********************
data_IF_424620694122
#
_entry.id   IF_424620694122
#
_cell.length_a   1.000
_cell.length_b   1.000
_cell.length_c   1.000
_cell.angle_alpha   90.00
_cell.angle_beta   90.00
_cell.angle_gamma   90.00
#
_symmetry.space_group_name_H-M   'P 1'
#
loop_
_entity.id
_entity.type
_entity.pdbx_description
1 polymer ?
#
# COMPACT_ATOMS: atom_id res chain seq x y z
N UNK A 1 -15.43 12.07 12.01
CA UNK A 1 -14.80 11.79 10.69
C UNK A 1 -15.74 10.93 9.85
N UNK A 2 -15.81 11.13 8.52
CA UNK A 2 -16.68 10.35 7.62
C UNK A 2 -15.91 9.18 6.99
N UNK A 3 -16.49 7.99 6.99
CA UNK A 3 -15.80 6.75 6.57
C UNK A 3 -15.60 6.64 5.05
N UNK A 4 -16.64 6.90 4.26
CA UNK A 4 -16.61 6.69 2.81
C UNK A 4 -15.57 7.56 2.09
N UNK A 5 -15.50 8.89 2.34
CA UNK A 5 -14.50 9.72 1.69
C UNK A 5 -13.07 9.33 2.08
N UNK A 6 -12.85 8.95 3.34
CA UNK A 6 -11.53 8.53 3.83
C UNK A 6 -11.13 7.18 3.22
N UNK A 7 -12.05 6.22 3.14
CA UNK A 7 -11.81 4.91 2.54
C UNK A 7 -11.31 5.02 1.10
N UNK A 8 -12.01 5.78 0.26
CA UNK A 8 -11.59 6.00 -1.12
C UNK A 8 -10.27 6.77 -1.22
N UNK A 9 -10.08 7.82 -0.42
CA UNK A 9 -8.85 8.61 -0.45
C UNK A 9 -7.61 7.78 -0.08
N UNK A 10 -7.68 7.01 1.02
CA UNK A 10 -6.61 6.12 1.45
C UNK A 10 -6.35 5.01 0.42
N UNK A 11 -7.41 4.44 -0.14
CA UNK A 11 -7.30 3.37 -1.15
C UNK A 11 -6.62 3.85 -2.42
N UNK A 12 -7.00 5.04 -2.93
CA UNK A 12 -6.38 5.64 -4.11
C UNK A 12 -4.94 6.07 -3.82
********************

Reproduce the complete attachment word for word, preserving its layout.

data_IF_424620694122
#
_entry.id   IF_424620694122
#
_cell.length_a   1.000
_cell.length_b   1.000
_cell.length_c   1.000
_cell.angle_alpha   90.00
_cell.angle_beta   90.00
_cell.angle_gamma   90.00
#
_symmetry.space_group_name_H-M   'P 1'
#
loop_
_entity.id
_entity.type
_entity.pdbx_description
1 polymer ?
#
# COMPACT_ATOMS: atom_id res chain seq x y z
N UNK A 1 -15.43 12.07 12.01
CA UNK A 1 -14.80 11.79 10.69
C UNK A 1 -15.74 10.93 9.85
N UNK A 2 -15.81 11.13 8.52
CA UNK A 2 -16.68 10.35 7.62
C UNK A 2 -15.91 9.18 6.99
N UNK A 3 -16.49 7.99 6.99
CA UNK A 3 -15.80 6.75 6.57
C UNK A 3 -15.60 6.64 5.05
N UNK A 4 -16.64 6.90 4.26
CA UNK A 4 -16.61 6.69 2.81
C UNK A 4 -15.57 7.56 2.09
N UNK A 5 -15.50 8.89 2.34
CA UNK A 5 -14.50 9.72 1.69
C UNK A 5 -13.07 9.33 2.08
N UNK A 6 -12.85 8.95 3.34
CA UNK A 6 -11.53 8.53 3.83
C UNK A 6 -11.13 7.18 3.22
N UNK A 7 -12.05 6.22 3.14
CA UNK A 7 -11.81 4.91 2.54
C UNK A 7 -11.31 5.02 1.10
N UNK A 8 -12.01 5.78 0.26
CA UNK A 8 -11.59 6.00 -1.12
C UNK A 8 -10.27 6.77 -1.22
N UNK A 9 -10.08 7.82 -0.42
CA UNK A 9 -8.85 8.61 -0.45
C UNK A 9 -7.61 7.78 -0.08
N UNK A 10 -7.68 7.01 1.02
CA UNK A 10 -6.61 6.12 1.45
C UNK A 10 -6.35 5.01 0.42
N UNK A 11 -7.41 4.44 -0.14
CA UNK A 11 -7.30 3.37 -1.15
C UNK A 11 -6.62 3.85 -2.42
N UNK A 12 -7.00 5.04 -2.93
CA UNK A 12 -6.38 5.64 -4.11
C UNK A 12 -4.94 6.07 -3.82